The proposed research training program is designed to prepare pre-doctoral trainees and postdoctoral fellows in the development and testing of theory-based interventions for preventing and/or managing chronic illness. Chronic illnesses are major health concerns in the United States. To be accepted and have the intended effects, nursing interventions must incorporate complex factors related to vulnerability and resilience, plus be appropriate for ethnic/racial minorities and other populations who can experience health disparities. Interventions for these populations need to be multifaceted, include variables that characterize vulnerability and resilience, and consider factors that can reduce, modify, or enhance vulnerability and resilience. In order to address this expanded definition, we will focus on two more areas, family and biomarkers as antecedents, and also enhance trainee and fellow research experience and coursework. The program leadership will include the Program Director and two co-directors. Fifty-nine (59) participating faculty will include 21 Core, seven Contributing and 10 Mentored faculty members from the School of Nursing, plus 21 Interdisciplinary faculty members from across the University of North Carolina at Chapel Hill campus. Enhancements to the usual doctoral program for pre-doctoral trainees will include two additional required courses plus specific recommended research courses, more hours of experience with faculty research, and augmented research advisement. For postdoctoral trainees, the program will include required coursework, involvement in an interdisciplinary research center, experience with faculty research, opportunities to conduct independent research, and research advisement. All will receive instruction in the responsible conduct of research. Trainees will be admitted at different levels including BSN-PhD (fast track), MS-PhD, and postdoctoral. The duration of the proposed training for each level will be two years. Over the requested five year funding period, we will support 17-18 pre-doctoral trainees and 10 postdoctoral fellows. We anticipate that the pre-doctoral trainees will be enrolled in one of the first two years of doctoral study in nursing during the proposed training program, and that postdoctoral fellows will be relatively recent recipients (level of experience = 0-4) of a doctorate in nursing or a related discipline.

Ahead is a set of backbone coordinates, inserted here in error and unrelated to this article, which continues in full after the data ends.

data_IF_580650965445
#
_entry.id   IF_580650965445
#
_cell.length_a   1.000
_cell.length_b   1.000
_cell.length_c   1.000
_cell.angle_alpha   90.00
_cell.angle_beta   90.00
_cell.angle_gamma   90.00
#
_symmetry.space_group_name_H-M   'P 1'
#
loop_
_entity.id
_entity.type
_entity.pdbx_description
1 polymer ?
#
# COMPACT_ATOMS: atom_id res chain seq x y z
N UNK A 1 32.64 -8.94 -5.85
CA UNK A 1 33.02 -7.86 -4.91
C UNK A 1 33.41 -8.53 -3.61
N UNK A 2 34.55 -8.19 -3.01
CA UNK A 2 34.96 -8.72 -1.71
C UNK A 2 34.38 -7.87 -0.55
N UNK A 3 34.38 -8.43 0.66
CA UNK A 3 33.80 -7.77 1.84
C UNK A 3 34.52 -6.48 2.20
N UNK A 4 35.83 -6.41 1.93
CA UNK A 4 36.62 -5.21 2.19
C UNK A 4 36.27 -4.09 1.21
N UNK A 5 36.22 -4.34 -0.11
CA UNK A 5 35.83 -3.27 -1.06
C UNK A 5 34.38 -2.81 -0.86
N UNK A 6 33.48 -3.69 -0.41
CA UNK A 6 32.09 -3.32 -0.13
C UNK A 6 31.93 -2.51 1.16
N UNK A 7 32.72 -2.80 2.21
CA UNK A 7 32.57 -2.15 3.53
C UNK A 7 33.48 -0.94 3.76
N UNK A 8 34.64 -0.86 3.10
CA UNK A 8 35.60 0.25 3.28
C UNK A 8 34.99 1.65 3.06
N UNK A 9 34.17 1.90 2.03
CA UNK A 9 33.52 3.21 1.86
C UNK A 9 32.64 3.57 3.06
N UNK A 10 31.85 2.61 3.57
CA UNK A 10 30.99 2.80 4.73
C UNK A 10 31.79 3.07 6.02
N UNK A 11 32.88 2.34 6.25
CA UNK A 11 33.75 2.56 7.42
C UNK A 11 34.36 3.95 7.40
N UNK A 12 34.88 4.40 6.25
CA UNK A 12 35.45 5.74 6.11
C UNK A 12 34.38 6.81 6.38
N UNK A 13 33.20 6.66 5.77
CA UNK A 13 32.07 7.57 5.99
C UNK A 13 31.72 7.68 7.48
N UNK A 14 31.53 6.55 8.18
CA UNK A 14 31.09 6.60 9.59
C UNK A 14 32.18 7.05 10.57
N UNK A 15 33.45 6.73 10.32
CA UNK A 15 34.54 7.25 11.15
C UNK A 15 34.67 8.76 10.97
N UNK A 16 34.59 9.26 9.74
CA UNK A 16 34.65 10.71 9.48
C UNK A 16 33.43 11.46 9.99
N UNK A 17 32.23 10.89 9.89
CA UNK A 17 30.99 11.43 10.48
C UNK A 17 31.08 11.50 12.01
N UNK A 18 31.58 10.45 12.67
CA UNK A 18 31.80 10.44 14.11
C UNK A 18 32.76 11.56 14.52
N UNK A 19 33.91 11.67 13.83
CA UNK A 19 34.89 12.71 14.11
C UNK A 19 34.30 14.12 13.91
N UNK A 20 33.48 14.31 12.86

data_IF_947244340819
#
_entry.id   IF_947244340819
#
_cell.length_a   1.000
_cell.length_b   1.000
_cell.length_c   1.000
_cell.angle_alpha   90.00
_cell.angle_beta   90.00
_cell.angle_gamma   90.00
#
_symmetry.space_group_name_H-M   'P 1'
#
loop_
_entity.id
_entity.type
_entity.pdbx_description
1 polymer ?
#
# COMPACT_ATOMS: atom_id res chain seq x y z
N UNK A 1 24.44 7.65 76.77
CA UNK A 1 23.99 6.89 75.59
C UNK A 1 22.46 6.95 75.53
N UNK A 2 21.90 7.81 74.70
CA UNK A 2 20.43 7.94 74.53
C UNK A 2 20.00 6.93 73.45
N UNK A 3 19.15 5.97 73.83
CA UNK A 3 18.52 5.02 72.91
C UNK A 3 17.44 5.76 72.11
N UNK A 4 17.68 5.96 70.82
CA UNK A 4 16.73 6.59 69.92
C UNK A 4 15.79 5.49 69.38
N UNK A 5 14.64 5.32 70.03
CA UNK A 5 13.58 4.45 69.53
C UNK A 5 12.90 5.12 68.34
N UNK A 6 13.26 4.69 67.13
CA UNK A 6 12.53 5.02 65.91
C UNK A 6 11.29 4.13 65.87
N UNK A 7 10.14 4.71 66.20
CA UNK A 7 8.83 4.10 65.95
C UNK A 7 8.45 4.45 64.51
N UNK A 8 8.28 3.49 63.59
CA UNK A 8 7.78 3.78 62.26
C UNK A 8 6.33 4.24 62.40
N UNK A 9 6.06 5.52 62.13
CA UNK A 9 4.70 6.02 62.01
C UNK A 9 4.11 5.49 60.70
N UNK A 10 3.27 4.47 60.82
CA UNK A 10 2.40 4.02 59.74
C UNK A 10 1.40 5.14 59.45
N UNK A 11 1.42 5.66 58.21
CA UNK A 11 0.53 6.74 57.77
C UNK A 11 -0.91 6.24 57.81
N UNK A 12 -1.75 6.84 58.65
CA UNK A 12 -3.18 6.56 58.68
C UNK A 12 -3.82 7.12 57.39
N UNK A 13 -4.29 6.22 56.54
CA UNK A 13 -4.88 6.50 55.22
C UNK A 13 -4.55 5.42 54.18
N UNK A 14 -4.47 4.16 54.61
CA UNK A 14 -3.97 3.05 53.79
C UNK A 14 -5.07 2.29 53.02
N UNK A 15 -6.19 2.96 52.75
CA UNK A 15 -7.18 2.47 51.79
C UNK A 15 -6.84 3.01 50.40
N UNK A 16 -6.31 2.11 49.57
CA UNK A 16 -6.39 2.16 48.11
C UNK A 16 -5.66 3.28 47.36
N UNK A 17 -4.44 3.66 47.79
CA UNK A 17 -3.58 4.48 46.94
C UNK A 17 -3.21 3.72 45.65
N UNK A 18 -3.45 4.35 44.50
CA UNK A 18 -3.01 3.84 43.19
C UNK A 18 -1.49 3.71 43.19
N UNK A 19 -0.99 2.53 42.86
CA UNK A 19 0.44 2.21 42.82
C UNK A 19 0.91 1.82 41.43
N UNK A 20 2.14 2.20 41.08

Public Health Relevance

Chronic illnesses are major health problems in the United States. Nurses can address this problem by creating and testing ways to help people lower their risk of getting a chronic illness and/or lessen the impact of actual chronic illness on their health and well being. The main reason for the proposed training program is to give nurses the research skills and experiences they need to develop and test ways to help people prevent and manage chronic illnesses, especially people who are at higher risk for chronic illness and who have less contact with health care than most people.

National Institute of Health (NIH)
National Institute of Nursing Research (NINR)
Institutional National Research Service Award (T32)
Project #
Application #
Study Section
Special Emphasis Panel (ZNR1-REV-W (07))
Program Officer
Banks, David
Project Start
Project End
Budget Start
Budget End
Support Year
Fiscal Year
Total Cost
Indirect Cost
University of North Carolina Chapel Hill
Schools of Nursing
Chapel Hill
United States
Zip Code
Matthie, Nadine; Hamilton, Jill; Wells, Diana et al. (2016) Perceptions of young adults with sickle cell disease concerning their disease experience. J Adv Nurs 72:1441-51
Floegel, Theresa A; Perez, G Adriana (2016) An integrative review of physical activity/exercise intervention effects on function and health-related quality of life in older adults with heart failure. Geriatr Nurs 37:340-347
Walton, AnnMarie Lee; LePrevost, Catherine; Wong, Bob et al. (2016) Observed and self-reported pesticide protective behaviors of Latino migrant and seasonal farmworkers. Environ Res 147:275-83
Pados, Britt F; Park, Jinhee; Estrem, Hayley et al. (2016) Assessment Tools for Evaluation of Oral Feeding in Infants Younger Than 6 Months. Adv Neonatal Care 16:143-50
Brooks, Jada L; Holdtich-Davis, Diane; Docherty, Sharron L et al. (2016) Birthing and Parenting a Premature Infant in a Cultural Context. Qual Health Res 26:387-98
Roscigno, Cecelia I (2016) Parent Perceptions of How Nurse Encounters Can Provide Caring Support for the Family in Early Acute Care After Children's Severe Traumatic Brain Injury. J Neurosci Nurs 48:E2-E15
Jenerette, Coretta M; Pierre-Louis, Bosny J; Matthie, Nadine et al. (2015) Nurses' attitudes toward patients with sickle cell disease: a worksite comparison. Pain Manag Nurs 16:173-81
Kavanaugh, Karen; Roscigno, Cecelia I; Swanson, Kristen M et al. (2015) Perinatal palliative care: Parent perceptions of caring in interactions surrounding counseling for risk of delivering an extremely premature infant. Palliat Support Care 13:145-55
Ward, Dianne S; Mazzucca, Stephanie; McWilliams, Christina et al. (2015) Use of the Environment and Policy Evaluation and Observation as a Self-Report Instrument (EPAO-SR) to measure nutrition and physical activity environments in child care settings: validity and reliability evidence. Int J Behav Nutr Phys Act 12:124
Matthie, Nadine; Jenerette, Coretta; McMillan, Susan (2015) Role of self-care in sickle cell disease. Pain Manag Nurs 16:257-66

Showing the most recent 10 out of 131 publications